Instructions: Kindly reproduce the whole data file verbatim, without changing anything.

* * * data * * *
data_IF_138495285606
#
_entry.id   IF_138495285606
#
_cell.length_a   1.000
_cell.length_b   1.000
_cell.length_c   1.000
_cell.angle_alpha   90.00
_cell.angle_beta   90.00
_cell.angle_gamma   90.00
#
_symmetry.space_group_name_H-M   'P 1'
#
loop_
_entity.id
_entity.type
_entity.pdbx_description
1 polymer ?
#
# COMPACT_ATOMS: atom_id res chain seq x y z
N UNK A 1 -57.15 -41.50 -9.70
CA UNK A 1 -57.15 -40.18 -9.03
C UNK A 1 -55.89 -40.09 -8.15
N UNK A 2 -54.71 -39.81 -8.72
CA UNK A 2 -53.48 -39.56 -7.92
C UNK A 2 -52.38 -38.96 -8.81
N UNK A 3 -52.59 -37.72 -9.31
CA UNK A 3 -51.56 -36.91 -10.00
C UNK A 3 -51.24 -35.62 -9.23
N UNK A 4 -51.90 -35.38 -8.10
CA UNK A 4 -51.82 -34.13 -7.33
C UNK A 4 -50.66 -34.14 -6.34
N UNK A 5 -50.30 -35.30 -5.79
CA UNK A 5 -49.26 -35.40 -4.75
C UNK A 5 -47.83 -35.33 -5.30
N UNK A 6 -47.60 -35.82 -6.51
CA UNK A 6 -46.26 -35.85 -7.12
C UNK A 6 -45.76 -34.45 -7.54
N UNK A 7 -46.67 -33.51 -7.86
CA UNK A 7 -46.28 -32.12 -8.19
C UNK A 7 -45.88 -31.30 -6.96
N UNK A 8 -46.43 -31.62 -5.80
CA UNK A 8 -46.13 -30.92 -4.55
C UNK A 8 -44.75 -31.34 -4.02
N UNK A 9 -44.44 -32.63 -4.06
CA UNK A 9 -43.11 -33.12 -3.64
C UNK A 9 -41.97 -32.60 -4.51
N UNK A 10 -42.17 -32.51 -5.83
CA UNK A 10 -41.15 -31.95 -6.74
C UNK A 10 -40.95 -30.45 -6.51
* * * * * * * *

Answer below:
data_IF_138495285606
#
_entry.id   IF_138495285606
#
_cell.length_a   1.000
_cell.length_b   1.000
_cell.length_c   1.000
_cell.angle_alpha   90.00
_cell.angle_beta   90.00
_cell.angle_gamma   90.00
#
_symmetry.space_group_name_H-M   'P 1'
#
loop_
_entity.id
_entity.type
_entity.pdbx_description
1 polymer ?
#
# COMPACT_ATOMS: atom_id res chain seq x y z
N UNK A 1 -57.15 -41.50 -9.70
CA UNK A 1 -57.15 -40.18 -9.03
C UNK A 1 -55.89 -40.09 -8.15
N UNK A 2 -54.71 -39.81 -8.72
CA UNK A 2 -53.48 -39.56 -7.92
C UNK A 2 -52.38 -38.96 -8.81
N UNK A 3 -52.59 -37.72 -9.31
CA UNK A 3 -51.56 -36.91 -10.00
C UNK A 3 -51.24 -35.62 -9.23
N UNK A 4 -51.90 -35.38 -8.10
CA UNK A 4 -51.82 -34.13 -7.33
C UNK A 4 -50.66 -34.14 -6.34
N UNK A 5 -50.30 -35.30 -5.79
CA UNK A 5 -49.26 -35.40 -4.75
C UNK A 5 -47.83 -35.33 -5.30
N UNK A 6 -47.60 -35.82 -6.51
CA UNK A 6 -46.26 -35.85 -7.12
C UNK A 6 -45.76 -34.45 -7.54
N UNK A 7 -46.67 -33.51 -7.86
CA UNK A 7 -46.28 -32.12 -8.19
C UNK A 7 -45.88 -31.30 -6.96
N UNK A 8 -46.43 -31.62 -5.80
CA UNK A 8 -46.13 -30.92 -4.55
C UNK A 8 -44.75 -31.34 -4.02
N UNK A 9 -44.44 -32.63 -4.06
CA UNK A 9 -43.11 -33.12 -3.64
C UNK A 9 -41.97 -32.60 -4.51
N UNK A 10 -42.17 -32.51 -5.83
CA UNK A 10 -41.15 -31.95 -6.74
C UNK A 10 -40.95 -30.45 -6.51